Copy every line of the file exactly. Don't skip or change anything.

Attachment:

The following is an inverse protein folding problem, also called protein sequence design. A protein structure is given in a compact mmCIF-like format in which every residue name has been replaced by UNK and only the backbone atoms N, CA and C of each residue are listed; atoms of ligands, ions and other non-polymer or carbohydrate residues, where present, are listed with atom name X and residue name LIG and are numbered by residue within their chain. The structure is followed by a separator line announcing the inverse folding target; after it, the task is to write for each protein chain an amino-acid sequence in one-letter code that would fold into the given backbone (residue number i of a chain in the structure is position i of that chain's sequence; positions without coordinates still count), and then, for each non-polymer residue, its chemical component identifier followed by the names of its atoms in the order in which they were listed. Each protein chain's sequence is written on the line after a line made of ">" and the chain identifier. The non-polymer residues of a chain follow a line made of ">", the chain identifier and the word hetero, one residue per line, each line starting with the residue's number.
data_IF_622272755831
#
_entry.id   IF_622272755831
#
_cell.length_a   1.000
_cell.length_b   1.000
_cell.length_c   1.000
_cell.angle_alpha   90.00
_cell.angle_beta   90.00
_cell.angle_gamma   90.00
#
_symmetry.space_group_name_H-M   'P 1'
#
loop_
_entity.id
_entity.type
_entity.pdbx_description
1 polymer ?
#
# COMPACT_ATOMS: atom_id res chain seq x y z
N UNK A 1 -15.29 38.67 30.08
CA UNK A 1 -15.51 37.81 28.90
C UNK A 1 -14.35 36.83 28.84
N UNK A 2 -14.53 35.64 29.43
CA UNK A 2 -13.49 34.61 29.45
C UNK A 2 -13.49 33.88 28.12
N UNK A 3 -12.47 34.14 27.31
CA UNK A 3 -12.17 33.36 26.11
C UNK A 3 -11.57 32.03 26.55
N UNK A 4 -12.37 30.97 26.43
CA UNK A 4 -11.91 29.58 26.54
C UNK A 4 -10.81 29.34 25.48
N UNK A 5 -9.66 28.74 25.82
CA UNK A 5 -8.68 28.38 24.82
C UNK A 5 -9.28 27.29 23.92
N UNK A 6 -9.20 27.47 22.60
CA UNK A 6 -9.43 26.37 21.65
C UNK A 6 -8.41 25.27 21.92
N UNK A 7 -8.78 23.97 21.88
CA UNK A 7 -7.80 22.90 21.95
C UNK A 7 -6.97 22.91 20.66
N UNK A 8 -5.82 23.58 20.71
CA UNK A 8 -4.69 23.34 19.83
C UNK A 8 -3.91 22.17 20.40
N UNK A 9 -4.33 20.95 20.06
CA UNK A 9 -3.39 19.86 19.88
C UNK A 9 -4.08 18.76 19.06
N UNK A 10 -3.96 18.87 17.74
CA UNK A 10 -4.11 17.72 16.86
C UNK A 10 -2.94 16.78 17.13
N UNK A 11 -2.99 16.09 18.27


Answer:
The following is an inverse protein folding problem, also called protein sequence design. A protein structure is given in a compact mmCIF-like format in which every residue name has been replaced by UNK and only the backbone atoms N, CA and C of each residue are listed; atoms of ligands, ions and other non-polymer or carbohydrate residues, where present, are listed with atom name X and residue name LIG and are numbered by residue within their chain. The structure is followed by a separator line announcing the inverse folding target; after it, the task is to write for each protein chain an amino-acid sequence in one-letter code that would fold into the given backbone (residue number i of a chain in the structure is position i of that chain's sequence; positions without coordinates still count), and then, for each non-polymer residue, its chemical component identifier followed by the names of its atoms in the order in which they were listed. Each protein chain's sequence is written on the line after a line made of ">" and the chain identifier. The non-polymer residues of a chain follow a line made of ">", the chain identifier and the word hetero, one residue per line, each line starting with the residue's number.
data_IF_622272755831
#
_entry.id   IF_622272755831
#
_cell.length_a   1.000
_cell.length_b   1.000
_cell.length_c   1.000
_cell.angle_alpha   90.00
_cell.angle_beta   90.00
_cell.angle_gamma   90.00
#
_symmetry.space_group_name_H-M   'P 1'
#
loop_
_entity.id
_entity.type
_entity.pdbx_description
1 polymer ?
#
# COMPACT_ATOMS: atom_id res chain seq x y z
N UNK A 1 -15.29 38.67 30.08
CA UNK A 1 -15.51 37.81 28.90
C UNK A 1 -14.35 36.83 28.84
N UNK A 2 -14.53 35.64 29.43
CA UNK A 2 -13.49 34.61 29.45
C UNK A 2 -13.49 33.88 28.12
N UNK A 3 -12.47 34.14 27.31
CA UNK A 3 -12.17 33.36 26.11
C UNK A 3 -11.57 32.03 26.55
N UNK A 4 -12.37 30.97 26.43
CA UNK A 4 -11.91 29.58 26.54
C UNK A 4 -10.81 29.34 25.48
N UNK A 5 -9.66 28.74 25.82
CA UNK A 5 -8.68 28.38 24.82
C UNK A 5 -9.28 27.29 23.92
N UNK A 6 -9.20 27.47 22.60
CA UNK A 6 -9.43 26.37 21.65
C UNK A 6 -8.41 25.27 21.92
N UNK A 7 -8.78 23.97 21.88
CA UNK A 7 -7.80 22.90 21.95
C UNK A 7 -6.97 22.91 20.66
N UNK A 8 -5.82 23.58 20.71
CA UNK A 8 -4.69 23.34 19.83
C UNK A 8 -3.91 22.17 20.40
N UNK A 9 -4.33 20.95 20.06
CA UNK A 9 -3.39 19.86 19.88
C UNK A 9 -4.08 18.76 19.06
N UNK A 10 -3.96 18.87 17.74
CA UNK A 10 -4.11 17.72 16.86
C UNK A 10 -2.94 16.78 17.13
N UNK A 11 -2.99 16.09 18.27